Murali's 'new ball' draws ICC attention on throwing
By Chris Martin-Jenkins
Dave Richardson, the ICC's director of cricket operations, kept the throwing
issue on the boil on Thursday when he announced that there is to be a year
of extensive research into the actions of spin bowlers.
Speaking on Sky TV during the first day of the final Test in Colombo,
Richardson implied that Muttiah Muralitharan may not be allowed to continue
bowling his new and more vigorously spun leg break if it is found that he
straightens his arm beyond the five-degree tolerance level allowed to spin
"It will be similar to the kind of research we have done with fast bowlers
and then we'll be in a better position to advise umpires," Richardson said.
"The starting point is always, does that action look suspect with the ***
eye or when viewed at normal speed? When you're dealing with the *** eye,
you can't deal with degrees of straightening - you have to deal with: 'Does
it look like he bends his arm and straightens it from the horizontal to when
he lets it go?'
"Research on fast bowlers showed that with 99 percent, if not all of them,
there is an element of straightening that takes place in the action. That
was why we felt a need to introduce 'levels of tolerance', but they only
come into play when you start to scientifically analyse a player's action.
The umpire just relies on what he sees." Richardson added that it was
possible that Muralitharan or Shoaib Akhtar could be reported again if an
umpire was not satisfied.
"Muralitharan went before a bowling review group and they decided, on the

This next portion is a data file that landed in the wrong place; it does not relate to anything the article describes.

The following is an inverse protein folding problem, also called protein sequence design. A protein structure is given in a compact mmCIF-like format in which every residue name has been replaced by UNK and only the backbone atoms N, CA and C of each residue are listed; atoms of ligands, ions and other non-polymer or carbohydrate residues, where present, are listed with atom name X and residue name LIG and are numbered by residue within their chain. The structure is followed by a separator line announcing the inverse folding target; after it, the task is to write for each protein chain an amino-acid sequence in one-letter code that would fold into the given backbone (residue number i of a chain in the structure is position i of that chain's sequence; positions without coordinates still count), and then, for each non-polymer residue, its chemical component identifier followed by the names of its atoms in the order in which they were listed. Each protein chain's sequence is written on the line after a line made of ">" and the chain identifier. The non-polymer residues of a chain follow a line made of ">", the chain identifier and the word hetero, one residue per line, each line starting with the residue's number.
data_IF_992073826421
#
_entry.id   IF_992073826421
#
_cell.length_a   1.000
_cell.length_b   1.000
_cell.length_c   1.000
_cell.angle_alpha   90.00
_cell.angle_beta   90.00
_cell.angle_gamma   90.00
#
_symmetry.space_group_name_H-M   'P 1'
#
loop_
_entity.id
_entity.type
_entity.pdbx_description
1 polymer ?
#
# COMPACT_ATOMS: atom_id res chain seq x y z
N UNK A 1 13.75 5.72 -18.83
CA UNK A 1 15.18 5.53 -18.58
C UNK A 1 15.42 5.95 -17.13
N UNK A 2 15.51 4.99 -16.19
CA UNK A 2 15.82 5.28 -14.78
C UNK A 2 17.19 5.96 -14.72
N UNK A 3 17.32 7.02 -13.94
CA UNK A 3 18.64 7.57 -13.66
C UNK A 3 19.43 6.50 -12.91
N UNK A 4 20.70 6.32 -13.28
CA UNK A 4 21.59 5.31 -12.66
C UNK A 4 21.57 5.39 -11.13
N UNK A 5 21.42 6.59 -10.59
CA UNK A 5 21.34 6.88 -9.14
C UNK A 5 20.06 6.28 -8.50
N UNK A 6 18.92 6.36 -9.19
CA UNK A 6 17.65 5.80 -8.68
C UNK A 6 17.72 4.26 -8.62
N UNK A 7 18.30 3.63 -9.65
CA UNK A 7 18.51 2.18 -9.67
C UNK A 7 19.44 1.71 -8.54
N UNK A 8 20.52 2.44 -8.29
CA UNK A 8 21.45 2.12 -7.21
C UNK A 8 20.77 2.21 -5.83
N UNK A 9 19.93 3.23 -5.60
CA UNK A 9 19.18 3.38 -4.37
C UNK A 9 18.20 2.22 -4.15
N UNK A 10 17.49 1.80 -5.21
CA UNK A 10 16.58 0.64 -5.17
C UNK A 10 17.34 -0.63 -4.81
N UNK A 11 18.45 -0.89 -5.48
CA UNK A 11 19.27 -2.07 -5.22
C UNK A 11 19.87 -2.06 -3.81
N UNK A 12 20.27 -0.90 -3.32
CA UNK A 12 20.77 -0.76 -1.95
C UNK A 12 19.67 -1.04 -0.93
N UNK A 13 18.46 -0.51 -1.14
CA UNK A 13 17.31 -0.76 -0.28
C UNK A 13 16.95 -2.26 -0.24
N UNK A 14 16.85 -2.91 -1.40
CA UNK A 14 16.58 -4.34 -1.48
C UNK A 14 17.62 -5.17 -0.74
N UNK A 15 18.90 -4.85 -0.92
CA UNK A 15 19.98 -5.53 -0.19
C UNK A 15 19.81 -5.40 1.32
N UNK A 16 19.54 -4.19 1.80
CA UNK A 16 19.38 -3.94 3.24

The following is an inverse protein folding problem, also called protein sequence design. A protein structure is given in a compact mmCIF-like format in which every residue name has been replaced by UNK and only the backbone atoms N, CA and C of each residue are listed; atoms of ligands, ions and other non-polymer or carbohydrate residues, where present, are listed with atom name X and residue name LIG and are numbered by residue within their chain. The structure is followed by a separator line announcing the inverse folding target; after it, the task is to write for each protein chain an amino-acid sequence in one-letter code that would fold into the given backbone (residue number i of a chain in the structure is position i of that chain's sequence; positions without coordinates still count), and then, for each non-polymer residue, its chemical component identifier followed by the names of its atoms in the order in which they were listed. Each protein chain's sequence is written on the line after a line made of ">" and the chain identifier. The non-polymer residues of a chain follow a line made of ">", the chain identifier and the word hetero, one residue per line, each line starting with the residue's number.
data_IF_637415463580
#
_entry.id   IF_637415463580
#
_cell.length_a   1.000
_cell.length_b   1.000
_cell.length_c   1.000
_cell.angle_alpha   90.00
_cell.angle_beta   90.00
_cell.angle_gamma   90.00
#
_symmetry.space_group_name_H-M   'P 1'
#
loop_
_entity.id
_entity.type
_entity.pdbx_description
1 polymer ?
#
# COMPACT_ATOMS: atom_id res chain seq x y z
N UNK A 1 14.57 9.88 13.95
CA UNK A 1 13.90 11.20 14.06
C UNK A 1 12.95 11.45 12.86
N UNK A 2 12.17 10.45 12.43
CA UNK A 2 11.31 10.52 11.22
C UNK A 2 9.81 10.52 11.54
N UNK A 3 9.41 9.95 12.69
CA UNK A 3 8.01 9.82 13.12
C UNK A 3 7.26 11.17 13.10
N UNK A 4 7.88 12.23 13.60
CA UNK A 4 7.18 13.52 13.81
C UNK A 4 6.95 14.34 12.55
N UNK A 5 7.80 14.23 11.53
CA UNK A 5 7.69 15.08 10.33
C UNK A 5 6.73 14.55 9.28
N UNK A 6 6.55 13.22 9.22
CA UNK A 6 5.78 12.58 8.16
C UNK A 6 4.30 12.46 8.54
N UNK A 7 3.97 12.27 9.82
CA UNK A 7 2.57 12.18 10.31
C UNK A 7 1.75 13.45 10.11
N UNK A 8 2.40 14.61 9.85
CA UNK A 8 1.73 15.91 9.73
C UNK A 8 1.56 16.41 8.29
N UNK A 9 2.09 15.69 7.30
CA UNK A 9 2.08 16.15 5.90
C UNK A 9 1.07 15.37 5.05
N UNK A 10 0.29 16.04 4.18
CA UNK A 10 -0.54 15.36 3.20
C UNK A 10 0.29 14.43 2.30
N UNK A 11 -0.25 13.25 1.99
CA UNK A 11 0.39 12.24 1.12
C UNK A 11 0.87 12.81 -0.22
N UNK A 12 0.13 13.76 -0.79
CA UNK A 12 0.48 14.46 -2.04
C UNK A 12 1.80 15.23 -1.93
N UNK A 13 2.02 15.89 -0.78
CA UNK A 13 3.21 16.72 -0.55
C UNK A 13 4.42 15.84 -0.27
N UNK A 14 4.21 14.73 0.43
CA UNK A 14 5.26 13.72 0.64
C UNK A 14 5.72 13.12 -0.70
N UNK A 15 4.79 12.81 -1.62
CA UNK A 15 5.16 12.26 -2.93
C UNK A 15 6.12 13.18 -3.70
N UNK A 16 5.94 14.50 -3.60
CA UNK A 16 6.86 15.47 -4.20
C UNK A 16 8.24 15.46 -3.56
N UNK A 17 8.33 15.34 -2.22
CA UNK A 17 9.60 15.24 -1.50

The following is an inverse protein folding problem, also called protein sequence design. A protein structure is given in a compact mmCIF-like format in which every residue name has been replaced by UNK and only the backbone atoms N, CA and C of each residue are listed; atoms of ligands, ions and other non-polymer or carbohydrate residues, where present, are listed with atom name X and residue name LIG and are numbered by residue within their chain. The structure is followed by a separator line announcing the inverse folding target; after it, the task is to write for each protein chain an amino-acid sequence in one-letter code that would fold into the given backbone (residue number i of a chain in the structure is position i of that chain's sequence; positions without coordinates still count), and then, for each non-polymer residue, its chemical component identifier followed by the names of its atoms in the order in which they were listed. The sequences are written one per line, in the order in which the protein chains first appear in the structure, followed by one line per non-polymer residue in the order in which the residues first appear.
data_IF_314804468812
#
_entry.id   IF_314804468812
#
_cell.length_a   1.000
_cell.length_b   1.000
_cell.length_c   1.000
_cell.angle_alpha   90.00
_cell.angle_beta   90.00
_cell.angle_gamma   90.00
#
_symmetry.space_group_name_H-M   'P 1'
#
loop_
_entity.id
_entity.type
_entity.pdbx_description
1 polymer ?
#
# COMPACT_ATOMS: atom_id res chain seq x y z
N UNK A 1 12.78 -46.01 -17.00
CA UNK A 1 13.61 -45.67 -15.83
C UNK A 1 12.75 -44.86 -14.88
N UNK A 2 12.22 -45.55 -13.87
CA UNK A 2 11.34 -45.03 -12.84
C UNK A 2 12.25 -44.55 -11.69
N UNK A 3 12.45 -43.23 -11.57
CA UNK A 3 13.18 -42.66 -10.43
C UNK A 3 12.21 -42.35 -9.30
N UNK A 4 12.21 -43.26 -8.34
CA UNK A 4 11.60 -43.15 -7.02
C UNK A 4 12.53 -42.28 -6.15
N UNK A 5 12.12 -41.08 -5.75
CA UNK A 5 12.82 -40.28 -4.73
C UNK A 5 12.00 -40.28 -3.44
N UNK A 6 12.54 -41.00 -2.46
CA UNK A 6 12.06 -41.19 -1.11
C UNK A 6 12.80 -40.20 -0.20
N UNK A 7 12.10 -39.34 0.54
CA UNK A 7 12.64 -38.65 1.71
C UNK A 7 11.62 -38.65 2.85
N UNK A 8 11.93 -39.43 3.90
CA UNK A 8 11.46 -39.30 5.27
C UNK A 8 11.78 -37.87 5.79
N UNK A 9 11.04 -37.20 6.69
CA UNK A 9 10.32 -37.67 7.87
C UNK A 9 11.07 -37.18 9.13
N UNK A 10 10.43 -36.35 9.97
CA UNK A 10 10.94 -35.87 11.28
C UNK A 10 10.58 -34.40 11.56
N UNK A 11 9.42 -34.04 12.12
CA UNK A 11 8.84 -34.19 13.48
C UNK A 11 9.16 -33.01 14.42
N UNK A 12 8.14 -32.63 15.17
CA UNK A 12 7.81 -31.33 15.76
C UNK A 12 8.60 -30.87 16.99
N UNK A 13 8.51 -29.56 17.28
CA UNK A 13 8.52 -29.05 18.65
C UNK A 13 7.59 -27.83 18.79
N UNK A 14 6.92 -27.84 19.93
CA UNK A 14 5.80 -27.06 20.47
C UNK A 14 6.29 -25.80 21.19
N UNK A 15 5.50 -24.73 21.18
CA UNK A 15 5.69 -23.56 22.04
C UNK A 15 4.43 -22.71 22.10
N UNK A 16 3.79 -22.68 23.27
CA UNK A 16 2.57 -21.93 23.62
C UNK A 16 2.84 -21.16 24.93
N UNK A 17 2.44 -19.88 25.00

evidence that was available at that stage, that they couldn't tell whether
he was straightening his arm to any degree or not, so he was cleared for
that purpose. But that's not to say that he's cleared for ever and the day,"
"What we're saying is that his action up until that point, or the action in
that match in which he was reported, was OK. The bowler is only as good as
his last delivery.
"What we are going to say to umpires is if you suspect that there might be
something wrong, report him and we'll take the procedure from there.
Then we'll bring in the scientist, the bowler will have his action analysed
and, if there is a problem, he'll be sent for rehabilitation. If there isn't
a problem, he continues.
We're saying to umpires, if you notice something and with your experience
you think it's suspect, then you have to report it."
- The Times, London.
So as I have always said, this stupid myth about the umpires being asked NOT
to call/report Murali was pure & utter ***y buillshit. Will those who
perpetuated this rubbish on rsc now like to apologise??
We'll wait with anticipation.....................